Desert Isle Keeper
Told with Kinsella’s signature wit, Surprise Me is a cautionary tale of how, with the best of intentions, you can easily ruin the best thing in your life. In other words, if it ain’t broke, don’t fix it.
Marriage is a fragile relationship. It’s a living bond, not an institution, and subject to the ebbs and flows of life. The partners in the alliance have to be ever cognizant of their decisions and the long-term effects of those decisions at every crossroads in their lives. Are they enhancing their situation or are they destroying it? Are they sacrificing their future for a short-term gain?
Sylvie and Dan have been together for ten years, most of them in marriage and some of them as partners. They have five-year-old twins, a comfortable home, fulfilling jobs, and the uncanny ability of knowing exactly what the other is thinking and doing and of finishing each other’s sentences to the point of having nonsensical conversations in shorthand.
To celebrate their tenth anniversary of togetherness, they have lunch at their favorite restaurant, where over the course of the meal they reaffirm their connection to each other, their love for each other, and that their marriage is on firm, secure ground. After lunch, they head over to their back-to-back appointments for physicals with their family physician, who congratulates them on their healthy bodies and healthy family tree. They enjoy hearing this, till he announces that they are sure to enjoy long lives and sixty-eight years of married bliss.
And their smiles just freeze. Sixty-eight long years suddenly sound daunting and feel like a life sentence. While Sylvie and Dan are confident in their love for each other and they’re not remotely considering divorce, “forever” feels a lot longer than they’d bargained for. They had felt like they were running small local races but now find themselves in an ultra-marathon.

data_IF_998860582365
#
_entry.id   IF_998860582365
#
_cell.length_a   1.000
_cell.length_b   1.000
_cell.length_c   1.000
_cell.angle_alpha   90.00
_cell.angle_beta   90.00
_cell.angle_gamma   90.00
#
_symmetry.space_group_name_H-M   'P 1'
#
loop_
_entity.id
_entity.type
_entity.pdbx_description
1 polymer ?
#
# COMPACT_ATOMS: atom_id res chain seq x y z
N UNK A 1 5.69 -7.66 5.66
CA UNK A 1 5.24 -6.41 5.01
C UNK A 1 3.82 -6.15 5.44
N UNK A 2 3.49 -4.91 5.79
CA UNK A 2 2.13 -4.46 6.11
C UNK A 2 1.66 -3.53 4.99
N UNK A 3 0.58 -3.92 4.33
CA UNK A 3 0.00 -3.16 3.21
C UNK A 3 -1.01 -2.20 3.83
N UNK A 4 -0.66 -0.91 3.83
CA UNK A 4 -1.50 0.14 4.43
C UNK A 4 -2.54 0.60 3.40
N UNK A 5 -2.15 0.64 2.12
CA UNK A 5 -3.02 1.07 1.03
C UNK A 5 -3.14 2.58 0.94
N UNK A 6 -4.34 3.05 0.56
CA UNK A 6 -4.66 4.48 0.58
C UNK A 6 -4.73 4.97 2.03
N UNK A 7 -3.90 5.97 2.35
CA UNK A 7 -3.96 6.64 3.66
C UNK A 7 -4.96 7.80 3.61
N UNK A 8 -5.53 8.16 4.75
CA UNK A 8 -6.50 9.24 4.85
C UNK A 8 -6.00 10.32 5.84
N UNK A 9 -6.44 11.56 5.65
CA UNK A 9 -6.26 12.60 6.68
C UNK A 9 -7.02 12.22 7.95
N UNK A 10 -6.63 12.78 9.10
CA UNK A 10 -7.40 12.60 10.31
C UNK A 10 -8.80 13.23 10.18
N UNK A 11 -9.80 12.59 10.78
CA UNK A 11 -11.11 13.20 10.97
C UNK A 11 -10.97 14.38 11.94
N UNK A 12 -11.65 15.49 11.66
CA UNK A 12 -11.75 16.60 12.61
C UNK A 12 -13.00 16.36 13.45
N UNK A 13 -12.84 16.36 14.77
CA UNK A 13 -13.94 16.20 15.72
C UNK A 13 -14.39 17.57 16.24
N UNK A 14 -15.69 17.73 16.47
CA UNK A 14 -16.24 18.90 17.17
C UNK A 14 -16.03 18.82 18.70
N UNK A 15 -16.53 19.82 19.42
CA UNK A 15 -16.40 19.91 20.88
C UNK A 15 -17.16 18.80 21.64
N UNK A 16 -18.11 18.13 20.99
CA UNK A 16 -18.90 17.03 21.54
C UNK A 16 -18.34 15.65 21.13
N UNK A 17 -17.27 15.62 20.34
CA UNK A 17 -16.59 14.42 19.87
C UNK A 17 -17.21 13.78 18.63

What will they look like in forty years, much less sixty-eight? How will they sustain the excitement through eleven thousand sexual encounters with the same person? When will they stop being attractive to one another? Lose the spark of joy? Become cohabiting ships passing in the night?
These thoughts start their crazy ideas to re-jig their life and make it more exciting. But as one person brings up an idea, the other shoots it down. And thus, they begin going down the path of disappointment and disillusion, hesitant and frustrated with each other. Each one feels the other lacks the right sentiments and attitudes, is interested only in the humdrum, and uninterested in keeping their marriage vibrant. They each wonder how they’re going to fill the endless, soulless years of mindless drone work.
They’re going around in an ever-darkening spiral, until one day, they realize that they both love each other and want a happy marriage. They just don’t want to be bored together. So what are they to do?
Then Sylvie has a brain wave. “Surprise me!” she demands of Dan, little realizing that the pressure to continually surprise the other person is going to lead to the unraveling of their marriage.
I can say for sure that I did not like the protagonists. I found them shallow and unappreciative of each other and the people around them. They make calamities out of the commonplace and then flounder around trying to find a way out of the difficulties they have visited upon themselves. Yet despite this, I enjoyed the book; I don’t have to like the protagonists in a novel to find the story worth reading.
There’s dialogue in this book that made me gasp with laughter, and then there’s dialogue that brought tears to my eyes. This story has so many facets, all of which go into the exploration of marriage and what it means when two people are willing to become vulnerable to each other, and in that vulnerability, make a vow to be together forever. The humor, like the pathos, in this book can be uncomfortable, because it comes so close to reality, and the central couple’s defenselessness against their emotions evokes a sense of pity and recognition. We’ve all been there where we try to enhance that which doesn’t need enhancement and modify that which doesn’t need modification and then get entangled in the web we’ve woven. And yet, these hapless people do manage to overcome their natures and work in concert to patch up their missteps for the greater good of their marriage. What, after all, is a better testament to their wedding vows: …to have and to hold, from this day forward, for better, for worse…
I’m an amateur student of medieval manuscripts, an editor and proofreader, a choral singer, a lapsed engineer, and passionate about sunshine and beaches. In addition to reviewing books for All About Romance, I write for USA TODAY Happy Ever After and my blog Cogitations & Meditations. Keira Soleore is a pseudonym.